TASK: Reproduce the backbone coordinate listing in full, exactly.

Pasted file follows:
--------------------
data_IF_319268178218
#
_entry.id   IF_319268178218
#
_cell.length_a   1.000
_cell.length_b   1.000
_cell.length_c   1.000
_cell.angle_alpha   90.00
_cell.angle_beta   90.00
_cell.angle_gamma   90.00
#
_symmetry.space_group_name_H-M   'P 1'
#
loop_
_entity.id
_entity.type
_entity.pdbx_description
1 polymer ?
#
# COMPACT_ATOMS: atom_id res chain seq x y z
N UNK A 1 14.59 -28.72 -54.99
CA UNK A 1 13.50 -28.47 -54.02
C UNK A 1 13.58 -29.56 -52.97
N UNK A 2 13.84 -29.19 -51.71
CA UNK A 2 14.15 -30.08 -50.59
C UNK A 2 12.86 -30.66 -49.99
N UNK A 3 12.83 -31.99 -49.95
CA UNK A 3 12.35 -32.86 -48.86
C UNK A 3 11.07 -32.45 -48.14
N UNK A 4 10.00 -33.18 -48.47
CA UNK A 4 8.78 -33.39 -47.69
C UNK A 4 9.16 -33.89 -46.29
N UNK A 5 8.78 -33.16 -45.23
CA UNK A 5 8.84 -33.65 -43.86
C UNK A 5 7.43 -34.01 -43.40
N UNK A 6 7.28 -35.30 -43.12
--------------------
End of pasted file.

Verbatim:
data_IF_319268178218
#
_entry.id   IF_319268178218
#
_cell.length_a   1.000
_cell.length_b   1.000
_cell.length_c   1.000
_cell.angle_alpha   90.00
_cell.angle_beta   90.00
_cell.angle_gamma   90.00
#
_symmetry.space_group_name_H-M   'P 1'
#
loop_
_entity.id
_entity.type
_entity.pdbx_description
1 polymer ?
#
# COMPACT_ATOMS: atom_id res chain seq x y z
N UNK A 1 14.59 -28.72 -54.99
CA UNK A 1 13.50 -28.47 -54.02
C UNK A 1 13.58 -29.56 -52.97
N UNK A 2 13.84 -29.19 -51.71
CA UNK A 2 14.15 -30.08 -50.59
C UNK A 2 12.86 -30.66 -49.99
N UNK A 3 12.83 -31.99 -49.95
CA UNK A 3 12.35 -32.86 -48.86
C UNK A 3 11.07 -32.45 -48.14
N UNK A 4 10.00 -33.18 -48.47
CA UNK A 4 8.78 -33.39 -47.69
C UNK A 4 9.16 -33.89 -46.29
N UNK A 5 8.78 -33.16 -45.23
CA UNK A 5 8.84 -33.65 -43.86
C UNK A 5 7.43 -34.01 -43.40
N UNK A 6 7.28 -35.30 -43.12